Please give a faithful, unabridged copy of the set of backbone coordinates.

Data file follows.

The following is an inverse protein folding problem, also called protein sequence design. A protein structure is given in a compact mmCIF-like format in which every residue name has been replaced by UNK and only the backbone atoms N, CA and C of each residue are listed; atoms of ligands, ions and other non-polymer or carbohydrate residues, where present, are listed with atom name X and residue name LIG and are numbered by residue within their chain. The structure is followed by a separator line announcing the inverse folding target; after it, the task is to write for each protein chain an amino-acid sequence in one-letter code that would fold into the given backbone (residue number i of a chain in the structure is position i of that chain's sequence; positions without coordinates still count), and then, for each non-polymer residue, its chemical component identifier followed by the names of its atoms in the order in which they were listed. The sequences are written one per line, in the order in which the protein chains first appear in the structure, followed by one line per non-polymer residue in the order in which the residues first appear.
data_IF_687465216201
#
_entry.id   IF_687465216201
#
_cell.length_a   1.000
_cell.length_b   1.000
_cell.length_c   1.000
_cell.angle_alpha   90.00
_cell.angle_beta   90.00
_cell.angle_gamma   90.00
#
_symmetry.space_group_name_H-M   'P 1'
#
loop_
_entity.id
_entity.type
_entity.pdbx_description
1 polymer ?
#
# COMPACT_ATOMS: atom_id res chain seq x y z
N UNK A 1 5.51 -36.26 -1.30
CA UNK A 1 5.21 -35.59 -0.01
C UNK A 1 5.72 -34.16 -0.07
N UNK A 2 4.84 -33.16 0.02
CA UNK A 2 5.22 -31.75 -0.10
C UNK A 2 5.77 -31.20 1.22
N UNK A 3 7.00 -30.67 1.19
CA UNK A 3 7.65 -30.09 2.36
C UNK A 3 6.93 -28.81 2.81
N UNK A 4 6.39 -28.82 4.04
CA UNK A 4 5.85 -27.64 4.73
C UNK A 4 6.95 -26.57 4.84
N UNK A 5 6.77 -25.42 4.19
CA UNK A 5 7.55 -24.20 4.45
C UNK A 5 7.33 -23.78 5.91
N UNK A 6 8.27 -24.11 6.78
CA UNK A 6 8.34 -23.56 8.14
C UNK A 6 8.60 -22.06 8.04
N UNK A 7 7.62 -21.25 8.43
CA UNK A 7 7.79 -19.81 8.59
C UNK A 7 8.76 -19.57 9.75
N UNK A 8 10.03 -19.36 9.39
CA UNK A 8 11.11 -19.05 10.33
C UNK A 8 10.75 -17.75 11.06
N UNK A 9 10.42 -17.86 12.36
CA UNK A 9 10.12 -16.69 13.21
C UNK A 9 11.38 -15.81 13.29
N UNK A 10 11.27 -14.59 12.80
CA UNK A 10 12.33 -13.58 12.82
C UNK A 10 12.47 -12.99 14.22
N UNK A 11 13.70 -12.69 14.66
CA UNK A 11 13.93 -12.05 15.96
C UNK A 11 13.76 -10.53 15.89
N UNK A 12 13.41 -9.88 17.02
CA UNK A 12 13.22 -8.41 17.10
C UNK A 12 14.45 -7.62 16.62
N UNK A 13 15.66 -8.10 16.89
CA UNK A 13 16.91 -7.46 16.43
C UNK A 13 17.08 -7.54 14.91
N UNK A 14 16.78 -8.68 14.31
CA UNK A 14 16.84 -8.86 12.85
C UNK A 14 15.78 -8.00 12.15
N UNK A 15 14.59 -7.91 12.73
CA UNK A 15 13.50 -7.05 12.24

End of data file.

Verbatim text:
The following is an inverse protein folding problem, also called protein sequence design. A protein structure is given in a compact mmCIF-like format in which every residue name has been replaced by UNK and only the backbone atoms N, CA and C of each residue are listed; atoms of ligands, ions and other non-polymer or carbohydrate residues, where present, are listed with atom name X and residue name LIG and are numbered by residue within their chain. The structure is followed by a separator line announcing the inverse folding target; after it, the task is to write for each protein chain an amino-acid sequence in one-letter code that would fold into the given backbone (residue number i of a chain in the structure is position i of that chain's sequence; positions without coordinates still count), and then, for each non-polymer residue, its chemical component identifier followed by the names of its atoms in the order in which they were listed. The sequences are written one per line, in the order in which the protein chains first appear in the structure, followed by one line per non-polymer residue in the order in which the residues first appear.
data_IF_687465216201
#
_entry.id   IF_687465216201
#
_cell.length_a   1.000
_cell.length_b   1.000
_cell.length_c   1.000
_cell.angle_alpha   90.00
_cell.angle_beta   90.00
_cell.angle_gamma   90.00
#
_symmetry.space_group_name_H-M   'P 1'
#
loop_
_entity.id
_entity.type
_entity.pdbx_description
1 polymer ?
#
# COMPACT_ATOMS: atom_id res chain seq x y z
N UNK A 1 5.51 -36.26 -1.30
CA UNK A 1 5.21 -35.59 -0.01
C UNK A 1 5.72 -34.16 -0.07
N UNK A 2 4.84 -33.16 0.02
CA UNK A 2 5.22 -31.75 -0.10
C UNK A 2 5.77 -31.20 1.22
N UNK A 3 7.00 -30.67 1.19
CA UNK A 3 7.65 -30.09 2.36
C UNK A 3 6.93 -28.81 2.81
N UNK A 4 6.39 -28.82 4.04
CA UNK A 4 5.85 -27.64 4.73
C UNK A 4 6.95 -26.57 4.84
N UNK A 5 6.77 -25.42 4.19
CA UNK A 5 7.55 -24.20 4.45
C UNK A 5 7.33 -23.78 5.91
N UNK A 6 8.27 -24.11 6.78
CA UNK A 6 8.34 -23.56 8.14
C UNK A 6 8.60 -22.06 8.04
N UNK A 7 7.62 -21.25 8.43
CA UNK A 7 7.79 -19.81 8.59
C UNK A 7 8.76 -19.57 9.75
N UNK A 8 10.03 -19.36 9.39
CA UNK A 8 11.11 -19.05 10.33
C UNK A 8 10.75 -17.75 11.06
N UNK A 9 10.42 -17.86 12.36
CA UNK A 9 10.12 -16.69 13.21
C UNK A 9 11.38 -15.81 13.29
N UNK A 10 11.27 -14.59 12.80
CA UNK A 10 12.33 -13.58 12.82
C UNK A 10 12.47 -12.99 14.22
N UNK A 11 13.70 -12.69 14.66
CA UNK A 11 13.93 -12.05 15.96
C UNK A 11 13.76 -10.53 15.89
N UNK A 12 13.41 -9.88 17.02
CA UNK A 12 13.22 -8.41 17.10
C UNK A 12 14.45 -7.62 16.62
N UNK A 13 15.66 -8.10 16.89
CA UNK A 13 16.91 -7.46 16.43
C UNK A 13 17.08 -7.54 14.91
N UNK A 14 16.78 -8.68 14.31
CA UNK A 14 16.84 -8.86 12.85
C UNK A 14 15.78 -8.00 12.15
N UNK A 15 14.59 -7.91 12.73
CA UNK A 15 13.50 -7.05 12.24